In all, single-player is less Hollywood here than it was in Black Ops, but judged as a game rather than a translation of silver screen excess it will likely stand up to the test of time far better. Promises of a branching narrative don’t amount to much other than a couple of altered cutscenes and additional dialogue, but the missions themselves are strong enough to warrant replay. Still, it remains the appetizer to the multiplayer main course. People queue at midnight not to enjoy a decent story with David S. Goyer attached. They queue at midnight to shoot the world in the face.
For better or worse, everyone knows how caustic the player community of CoD can be, but it’d be a shame to write off the multiplayer experience as Black Ops 2 continues to build credibility once your first load-out is put together. Gone are the paint-by-numbers maps of Modern Warfare 3, replaced by layouts that are as innovative and original as the single player campaign.
Highlights include Express, a futuristic train station that offers the perfect setting for the less serious game modes like One in the Chamber and Sticks and Stones. Alongside it, Yemen is a brilliant arena for Team Deathmatch, offering numerous channels and vantage points that deliver a sense of danger around every corner. Not every map stands up during every game mode – the aforementioned Yemen being a bit of a displeasure when it comes to Domination – but together they form a set that stands tall against the iconic maps of Black Ops. Nuketown even makes a repeat and welcome appearance given the right unlock code.
The monetary system for purchasing upgrades has gone, replaced by a simpler medium of unlock tokens. Weapons still level and they can still be customised, but most thankfully there are plenty of new ones to try out. Pulling together the best of the single player’s past and future, the gun rack is filled with variety. Perks still allow more for player tailoring rather than competitive advantage, and wildcards extend that customisation. All of this supports the new Pick 10 system, players now being allowed to add additional perks, primary weapons and the like in exchange for losing something else from their arsenal. As an example, my most commonly used class trades out non-lethal grenades for other benefits. As a result the class carries both an LMG and a Sniper Rifle, along with an additional Tier 1 perk to support the combination. In the long run the new system might test the balancing of the multiplayer but in these early stages it simply allows for greater tactical depth.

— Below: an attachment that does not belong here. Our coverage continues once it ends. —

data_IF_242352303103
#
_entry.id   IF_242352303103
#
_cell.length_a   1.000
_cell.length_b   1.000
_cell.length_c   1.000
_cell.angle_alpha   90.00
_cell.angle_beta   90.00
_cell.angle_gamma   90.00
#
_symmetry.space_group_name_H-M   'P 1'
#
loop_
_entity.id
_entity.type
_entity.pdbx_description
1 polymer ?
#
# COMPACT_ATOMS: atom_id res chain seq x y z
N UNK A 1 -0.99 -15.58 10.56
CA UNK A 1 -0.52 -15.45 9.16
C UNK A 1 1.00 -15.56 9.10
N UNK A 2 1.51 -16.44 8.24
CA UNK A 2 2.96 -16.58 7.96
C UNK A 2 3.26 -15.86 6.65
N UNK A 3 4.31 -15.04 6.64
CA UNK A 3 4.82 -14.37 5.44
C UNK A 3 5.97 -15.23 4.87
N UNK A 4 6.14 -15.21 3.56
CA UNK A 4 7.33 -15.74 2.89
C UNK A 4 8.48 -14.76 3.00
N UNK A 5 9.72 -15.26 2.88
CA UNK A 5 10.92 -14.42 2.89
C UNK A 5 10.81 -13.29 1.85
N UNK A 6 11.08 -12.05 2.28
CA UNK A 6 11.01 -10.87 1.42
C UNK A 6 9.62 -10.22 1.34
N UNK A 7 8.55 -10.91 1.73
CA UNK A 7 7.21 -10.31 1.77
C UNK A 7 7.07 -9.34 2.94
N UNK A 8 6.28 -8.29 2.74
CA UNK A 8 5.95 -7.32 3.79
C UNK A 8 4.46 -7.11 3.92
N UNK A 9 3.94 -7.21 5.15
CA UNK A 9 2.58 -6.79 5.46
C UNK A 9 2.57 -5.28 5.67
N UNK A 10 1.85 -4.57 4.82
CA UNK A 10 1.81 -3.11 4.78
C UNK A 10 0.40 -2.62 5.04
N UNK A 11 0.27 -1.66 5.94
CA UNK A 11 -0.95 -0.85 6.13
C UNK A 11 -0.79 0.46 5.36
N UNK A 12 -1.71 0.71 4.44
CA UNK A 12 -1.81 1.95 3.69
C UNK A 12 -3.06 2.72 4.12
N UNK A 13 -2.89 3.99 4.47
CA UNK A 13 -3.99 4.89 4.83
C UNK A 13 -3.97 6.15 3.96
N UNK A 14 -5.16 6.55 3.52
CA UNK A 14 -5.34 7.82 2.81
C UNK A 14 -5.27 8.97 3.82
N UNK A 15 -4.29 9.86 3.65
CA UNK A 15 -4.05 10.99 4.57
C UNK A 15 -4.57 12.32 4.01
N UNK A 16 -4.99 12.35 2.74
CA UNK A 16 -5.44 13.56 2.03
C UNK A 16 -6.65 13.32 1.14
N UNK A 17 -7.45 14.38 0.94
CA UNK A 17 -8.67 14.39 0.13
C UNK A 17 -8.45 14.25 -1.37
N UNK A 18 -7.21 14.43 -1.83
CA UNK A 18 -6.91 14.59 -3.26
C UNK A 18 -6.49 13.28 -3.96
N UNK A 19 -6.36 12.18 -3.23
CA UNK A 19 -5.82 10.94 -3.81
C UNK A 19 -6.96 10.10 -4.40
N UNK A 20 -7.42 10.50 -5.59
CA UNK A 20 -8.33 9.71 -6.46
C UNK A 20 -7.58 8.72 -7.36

Killstreaks have been replaced with “Scorestreaks”, and have subsequently become harder to gain and therefore more complimentary than definitive. That’s a good thing, particularly given how joyfully lethal some of the new drone-based options are. It’s probably also the biggest change to how the multiplayer actually plays. It doesn’t fix the problems faced by objective-focused players completely. Kills still rack up quicker points than any other scoring mechanism. Still, victory in game types such as Domination requires everybody to contribute to the primary goal somehow, but at least for those who are tasked with securing control points now receive something in return.
On top of a great single-player campaign and an outstanding multiplayer offering, Treyarch have included a newly expanded version of their popular Zombies mode. Multiple maps in more open settings remove some of the feeling of isolation, but the difficulty level has been ramped up in response. Defending yourself against hordes of zombies remains entertaining as a co-op experience, although some of the simplicity has been lost. All the expanded content means that Zombies is now less of a fun distraction and far more of a time sponge. There’s as much reason to spend hours on it as there is on the multiplayer, although for me it loses out in that competition. It’s tough, and the constant drive to buy weapons, perks and to unlock areas feels quite oppressive. That tone makes sense for a horror mode, but didn’t grab me as much as the quality of the multiplayer. Fans will no doubt love it, as there’s a whole XBLA release worth of stuff to enjoy.
It’s nearly impossible to talk about the qualities of Black Ops 2 briefly. It offers loads of content – rare for an Activision yearly release – and it’s nearly all at an impeccable standard. Sure, the engine is starting to look a little dated, and detractors of military shooters won’t find an experience that will change their mind, but I was hooked. If you need a brief summation then here it is. Call of Duty: Black Ops 2 is addictively brilliant. Treyarch have mastered iterative game development, leaving every other developer working on a Call of Duty game faced with meeting the very highest bar.